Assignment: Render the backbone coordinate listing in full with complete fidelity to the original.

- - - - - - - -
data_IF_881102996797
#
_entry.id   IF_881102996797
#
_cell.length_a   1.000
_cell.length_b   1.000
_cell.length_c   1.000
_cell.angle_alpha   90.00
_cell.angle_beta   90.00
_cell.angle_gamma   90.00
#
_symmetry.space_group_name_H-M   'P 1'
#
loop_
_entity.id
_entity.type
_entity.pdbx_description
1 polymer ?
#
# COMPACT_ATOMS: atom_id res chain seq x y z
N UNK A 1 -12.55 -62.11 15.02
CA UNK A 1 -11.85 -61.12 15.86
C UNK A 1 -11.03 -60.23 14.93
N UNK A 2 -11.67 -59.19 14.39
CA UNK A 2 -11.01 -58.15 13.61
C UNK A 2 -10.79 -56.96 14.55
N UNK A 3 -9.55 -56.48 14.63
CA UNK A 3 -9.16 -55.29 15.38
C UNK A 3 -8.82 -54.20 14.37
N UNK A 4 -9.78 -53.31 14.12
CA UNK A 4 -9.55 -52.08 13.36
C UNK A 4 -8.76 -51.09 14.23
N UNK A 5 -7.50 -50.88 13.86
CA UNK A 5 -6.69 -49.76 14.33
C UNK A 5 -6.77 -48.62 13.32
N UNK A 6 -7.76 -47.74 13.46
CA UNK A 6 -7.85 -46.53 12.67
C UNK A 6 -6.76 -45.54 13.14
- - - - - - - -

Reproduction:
data_IF_881102996797
#
_entry.id   IF_881102996797
#
_cell.length_a   1.000
_cell.length_b   1.000
_cell.length_c   1.000
_cell.angle_alpha   90.00
_cell.angle_beta   90.00
_cell.angle_gamma   90.00
#
_symmetry.space_group_name_H-M   'P 1'
#
loop_
_entity.id
_entity.type
_entity.pdbx_description
1 polymer ?
#
# COMPACT_ATOMS: atom_id res chain seq x y z
N UNK A 1 -12.55 -62.11 15.02
CA UNK A 1 -11.85 -61.12 15.86
C UNK A 1 -11.03 -60.23 14.93
N UNK A 2 -11.67 -59.19 14.39
CA UNK A 2 -11.01 -58.15 13.61
C UNK A 2 -10.79 -56.96 14.55
N UNK A 3 -9.55 -56.48 14.63
CA UNK A 3 -9.16 -55.29 15.38
C UNK A 3 -8.82 -54.20 14.37
N UNK A 4 -9.78 -53.31 14.12
CA UNK A 4 -9.55 -52.08 13.36
C UNK A 4 -8.76 -51.09 14.23
N UNK A 5 -7.50 -50.88 13.86
CA UNK A 5 -6.69 -49.76 14.33
C UNK A 5 -6.77 -48.62 13.32
N UNK A 6 -7.76 -47.74 13.46
CA UNK A 6 -7.85 -46.53 12.67
C UNK A 6 -6.76 -45.54 13.14